In This Issue:
From the Director
Lent is traditionally a time of preparation for Easter though focus
on repentance, often through prayer and fasting. Often people give
something up for Lent such as meat, alcohol, or even television or
video games. Of course, there is risk of losing the meaning of the
season in the activity. As Craig Higgins puts it, "The point of Lent is
not to give up chocolate; it’s to give up sin!"
Perhaps you already have decided how you will celebrate Lent.
Perhaps you don’t celebrate "seasons" of the church year at all. In any
case, wouldn’t it make sense to add one more practice for the season:
to recommit yourself or expand your commitment to repentance and prayer?
Director of the CCEL
A Big Bookshelf for Pastors on a Small Salary
by Walter Elwell
In most parts of the world, classical Christian literature is
unobtainable, either because it is prohibitively expensive, unavailable
or unknown. In our worldwide mission work (my focus is on Eastern
Europe), we had to confront this problem. The CCEL was the answer to
our prayers. Let me explain this.
In many parts of Eastern Europe and the Balkans, the average
pastor makes less than $200 a month; in Africa, even less. Compare a
typical recent sending to Africa. The book cost $20 (at a discount),
shipping (at bulk rate) $30, and duty $2. That was for one book.
Needless to say, this is out of reach for any of these pastors, and yet
the material is desperately needed there. In one case we made available
about 25 books to a pastor, who told us with tears in his eyes, it
would have taken him over 20 years to buy the books for himself.
Examples such as these could easily be multilplied. Imagine everyone’s
joy when the CCEL was made available to them. Those who lived so
distantly form schooling or who couldn’t afford it, now had the best of
Christian literature instantly accessible to them. The use of
technology in this way literally changed the face of Christian
education for all these people and around the globe.
Volunteer Discussion Group: Write a Product Review
The CCEL’s Volunteer Discussion Group
provides a forum for individuals to get help and advice while
proofreading, writing biographies, working on CCEL books, and numerous
other volunteer tasks on which CCEL depends to keep our library up and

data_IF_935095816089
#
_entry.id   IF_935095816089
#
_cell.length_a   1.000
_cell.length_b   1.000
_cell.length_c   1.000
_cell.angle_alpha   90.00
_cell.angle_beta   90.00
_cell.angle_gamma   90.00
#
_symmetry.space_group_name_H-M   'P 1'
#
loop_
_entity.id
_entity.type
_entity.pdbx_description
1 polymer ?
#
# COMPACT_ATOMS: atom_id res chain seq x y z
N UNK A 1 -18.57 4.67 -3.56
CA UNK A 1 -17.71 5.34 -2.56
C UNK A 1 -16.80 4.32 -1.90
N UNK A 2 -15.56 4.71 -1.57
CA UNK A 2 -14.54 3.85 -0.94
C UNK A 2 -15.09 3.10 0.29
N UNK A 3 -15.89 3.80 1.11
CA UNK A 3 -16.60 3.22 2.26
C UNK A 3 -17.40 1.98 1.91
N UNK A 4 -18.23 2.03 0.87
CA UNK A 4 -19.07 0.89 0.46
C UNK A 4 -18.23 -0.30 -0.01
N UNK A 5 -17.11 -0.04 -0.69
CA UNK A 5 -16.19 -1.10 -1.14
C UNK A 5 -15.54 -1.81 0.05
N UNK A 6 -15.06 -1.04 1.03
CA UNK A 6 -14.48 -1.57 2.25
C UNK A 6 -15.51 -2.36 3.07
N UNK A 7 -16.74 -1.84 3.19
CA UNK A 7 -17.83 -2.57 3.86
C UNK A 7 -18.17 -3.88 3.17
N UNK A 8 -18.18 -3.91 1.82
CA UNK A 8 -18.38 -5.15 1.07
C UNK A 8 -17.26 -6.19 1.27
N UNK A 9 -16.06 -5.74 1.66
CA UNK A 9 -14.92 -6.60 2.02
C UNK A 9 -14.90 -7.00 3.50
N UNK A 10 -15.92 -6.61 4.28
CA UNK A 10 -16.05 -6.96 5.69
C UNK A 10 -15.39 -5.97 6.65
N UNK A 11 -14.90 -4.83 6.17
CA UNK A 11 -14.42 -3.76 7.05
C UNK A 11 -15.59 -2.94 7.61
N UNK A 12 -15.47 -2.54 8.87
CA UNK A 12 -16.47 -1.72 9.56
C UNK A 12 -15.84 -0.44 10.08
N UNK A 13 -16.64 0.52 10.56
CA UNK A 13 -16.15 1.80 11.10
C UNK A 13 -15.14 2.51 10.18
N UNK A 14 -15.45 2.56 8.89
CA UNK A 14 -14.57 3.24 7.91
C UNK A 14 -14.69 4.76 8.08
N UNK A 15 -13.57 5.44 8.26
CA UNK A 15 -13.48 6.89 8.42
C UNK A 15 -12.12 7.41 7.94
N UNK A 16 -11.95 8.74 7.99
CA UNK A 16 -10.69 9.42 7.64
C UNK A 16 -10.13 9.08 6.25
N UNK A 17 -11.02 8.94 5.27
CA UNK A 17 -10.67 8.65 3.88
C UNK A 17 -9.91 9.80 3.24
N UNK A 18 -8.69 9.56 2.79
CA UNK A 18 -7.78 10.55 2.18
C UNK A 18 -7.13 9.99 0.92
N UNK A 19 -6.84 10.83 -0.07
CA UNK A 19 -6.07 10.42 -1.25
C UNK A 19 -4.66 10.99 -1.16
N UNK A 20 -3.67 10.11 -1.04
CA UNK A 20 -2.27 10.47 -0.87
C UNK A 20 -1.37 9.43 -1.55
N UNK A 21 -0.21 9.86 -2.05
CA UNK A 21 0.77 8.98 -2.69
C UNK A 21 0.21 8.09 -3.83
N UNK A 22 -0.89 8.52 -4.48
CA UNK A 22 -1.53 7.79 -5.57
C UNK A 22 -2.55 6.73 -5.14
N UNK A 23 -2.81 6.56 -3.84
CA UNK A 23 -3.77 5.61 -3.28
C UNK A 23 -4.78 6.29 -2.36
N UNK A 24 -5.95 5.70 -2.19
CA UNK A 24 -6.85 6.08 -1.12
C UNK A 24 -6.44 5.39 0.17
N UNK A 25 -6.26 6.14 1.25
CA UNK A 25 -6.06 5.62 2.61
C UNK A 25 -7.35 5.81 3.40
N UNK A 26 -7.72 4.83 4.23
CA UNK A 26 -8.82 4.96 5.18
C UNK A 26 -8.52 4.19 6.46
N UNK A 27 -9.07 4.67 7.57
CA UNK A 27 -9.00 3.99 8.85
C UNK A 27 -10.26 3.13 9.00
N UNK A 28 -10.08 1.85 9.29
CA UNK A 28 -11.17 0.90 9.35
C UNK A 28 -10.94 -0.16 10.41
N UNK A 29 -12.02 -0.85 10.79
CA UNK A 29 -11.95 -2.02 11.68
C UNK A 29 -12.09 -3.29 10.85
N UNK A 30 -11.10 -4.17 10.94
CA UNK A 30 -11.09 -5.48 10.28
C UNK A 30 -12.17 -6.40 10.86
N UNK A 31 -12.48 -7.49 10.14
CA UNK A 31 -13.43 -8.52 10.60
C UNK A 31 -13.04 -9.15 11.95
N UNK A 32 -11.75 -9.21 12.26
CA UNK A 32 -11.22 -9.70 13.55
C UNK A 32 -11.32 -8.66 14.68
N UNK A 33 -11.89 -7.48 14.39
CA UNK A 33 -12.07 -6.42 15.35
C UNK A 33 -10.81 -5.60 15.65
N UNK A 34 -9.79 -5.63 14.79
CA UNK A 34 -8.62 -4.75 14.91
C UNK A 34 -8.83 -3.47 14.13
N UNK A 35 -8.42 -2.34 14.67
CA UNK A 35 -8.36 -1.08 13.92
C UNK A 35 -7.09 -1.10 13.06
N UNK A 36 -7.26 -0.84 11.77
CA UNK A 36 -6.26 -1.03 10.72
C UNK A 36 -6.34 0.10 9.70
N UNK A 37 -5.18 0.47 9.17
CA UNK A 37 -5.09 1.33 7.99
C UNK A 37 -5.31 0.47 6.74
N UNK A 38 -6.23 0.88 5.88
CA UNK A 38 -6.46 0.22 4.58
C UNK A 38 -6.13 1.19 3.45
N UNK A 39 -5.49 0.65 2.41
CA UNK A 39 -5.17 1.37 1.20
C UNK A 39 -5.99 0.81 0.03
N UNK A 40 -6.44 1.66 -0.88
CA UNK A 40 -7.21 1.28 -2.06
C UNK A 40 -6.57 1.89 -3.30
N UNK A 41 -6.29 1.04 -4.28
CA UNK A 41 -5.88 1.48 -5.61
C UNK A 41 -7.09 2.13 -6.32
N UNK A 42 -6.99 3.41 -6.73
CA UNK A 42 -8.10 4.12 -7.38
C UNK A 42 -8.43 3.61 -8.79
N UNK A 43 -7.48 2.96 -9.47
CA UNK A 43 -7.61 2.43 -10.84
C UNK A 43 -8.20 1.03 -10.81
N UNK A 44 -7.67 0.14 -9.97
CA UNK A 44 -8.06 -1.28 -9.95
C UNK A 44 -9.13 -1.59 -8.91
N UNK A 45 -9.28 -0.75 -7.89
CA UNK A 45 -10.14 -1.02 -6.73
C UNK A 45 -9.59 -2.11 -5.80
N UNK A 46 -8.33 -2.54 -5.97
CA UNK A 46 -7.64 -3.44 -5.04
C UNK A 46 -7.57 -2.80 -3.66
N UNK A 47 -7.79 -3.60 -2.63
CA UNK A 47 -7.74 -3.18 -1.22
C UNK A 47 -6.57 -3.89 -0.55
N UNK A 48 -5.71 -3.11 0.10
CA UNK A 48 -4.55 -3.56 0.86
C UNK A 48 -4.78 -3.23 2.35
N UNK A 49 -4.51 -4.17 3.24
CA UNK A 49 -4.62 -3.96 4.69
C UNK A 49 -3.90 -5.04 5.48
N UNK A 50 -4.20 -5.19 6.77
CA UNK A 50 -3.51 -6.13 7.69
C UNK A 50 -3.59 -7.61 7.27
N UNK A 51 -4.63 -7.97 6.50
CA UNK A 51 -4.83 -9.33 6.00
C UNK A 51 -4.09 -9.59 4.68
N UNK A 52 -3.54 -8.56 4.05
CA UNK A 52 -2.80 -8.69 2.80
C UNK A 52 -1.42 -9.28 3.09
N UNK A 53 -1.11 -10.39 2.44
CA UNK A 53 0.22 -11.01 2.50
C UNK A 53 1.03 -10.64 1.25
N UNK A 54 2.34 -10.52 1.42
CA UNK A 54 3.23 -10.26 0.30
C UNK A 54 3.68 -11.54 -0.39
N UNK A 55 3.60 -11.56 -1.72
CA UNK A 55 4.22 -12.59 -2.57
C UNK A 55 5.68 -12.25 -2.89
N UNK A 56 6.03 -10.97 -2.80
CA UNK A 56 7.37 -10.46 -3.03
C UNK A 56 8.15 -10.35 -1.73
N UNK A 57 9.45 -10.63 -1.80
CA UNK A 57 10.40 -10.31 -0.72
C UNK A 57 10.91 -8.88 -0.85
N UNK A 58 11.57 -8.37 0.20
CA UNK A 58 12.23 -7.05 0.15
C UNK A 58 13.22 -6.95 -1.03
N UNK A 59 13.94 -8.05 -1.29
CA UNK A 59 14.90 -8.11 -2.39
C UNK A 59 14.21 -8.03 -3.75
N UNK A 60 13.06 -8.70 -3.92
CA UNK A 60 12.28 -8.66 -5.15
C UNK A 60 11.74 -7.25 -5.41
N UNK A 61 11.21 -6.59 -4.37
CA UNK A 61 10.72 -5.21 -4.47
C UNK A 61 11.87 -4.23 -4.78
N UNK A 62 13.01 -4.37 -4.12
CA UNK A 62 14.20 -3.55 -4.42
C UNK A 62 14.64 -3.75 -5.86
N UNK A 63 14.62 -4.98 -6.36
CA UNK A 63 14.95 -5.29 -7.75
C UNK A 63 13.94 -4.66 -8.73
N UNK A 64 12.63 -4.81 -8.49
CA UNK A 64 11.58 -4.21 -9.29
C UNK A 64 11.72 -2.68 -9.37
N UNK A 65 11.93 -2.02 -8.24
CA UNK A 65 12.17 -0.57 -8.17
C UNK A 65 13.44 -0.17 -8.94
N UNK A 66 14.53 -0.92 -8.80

operational. This month we are featuring a section of the volunteer
discussion group that was recently added: Write a Product Review.
The sale of CCEL products
directly supports the costs associated with operating the Christian
Classics Ethereal Library. We have begun offering our products on
commercial sites such as iTunes and Amazon. Because most of these
products have at most a handful of reviews, we are hoping that CCEL
members might be willing to write a product review or two for us. We
welcome all comments, including praise and constructive criticism.
Check out this link if you’re interested.
Join this Group
More Groups from the CCEL
Meet the CCEL Employees
Brian Vanderwal is the CCEL’s primary software developer in
charge of developing new features for the Web site, as well as our
recently-released iPhone applications. He also maintains the servers that run the CCEL and he responds to technical e-mail inquiries.
Brian graduated from Calvin College with a degree in computer science.
He previously worked at Smiths Aerospace (now GE Aviation Systems), and
before that was a volunteer Web developer for his Christian high
school. He has also worked in the IT department at Interlochen Center
for the Arts.
When not working at the CCEL, Brian enjoys rock climbing, bicycling, tennis and downhill skiing.
You may contact Brian here.
Learn more about the vision and people behind the CCEL.
Charles Spurgeon on John 19:16:
Let us muse upon the fact that Jesus was [brought
outside] the gates of the city. It was the common place of death. That
little rising ground, which perhaps was called Golgotha, the place of a
skull, from its somewhat resembling the crown of a man’s skull, was the
common place of execution. It was one of Death’s castles; here he
stored his gloomiest trophies; he was the grim lord of that stronghold.
Our great hero, the destroyer of Death, bearded the lion in his den,
slew the monster in his own castle, and dragged the dragon captive from
his own den. Methinks Death thought it a splendid triumph when he saw
the Master impaled and bleeding in the dominions of destruction; little
did he know that the grave was to be rifled, and himself destroyed, by
that crucified Son of man.
— from "The Procession of Sorrow," delivered on March 1, 1863, at the Metropolitan Tabernacle, Newington
Read this sermon at the CCEL
Read more sermons by this author at the CCEL
ON SALE NOW
Take this opportunity to purchase most CCEL titles at significantly reduced prices!
- CCEL Commentaries CD:
$76 now $49
- Confessions of Saint Augustine audio CD:
$29 now $19
- A Short and Easy Method of Prayer audio CD:
$15 now $9
- The Epistle of Barnabas audio CD:
$15 now $9
- The Epistle of Clement audio CD:
$19 now $14
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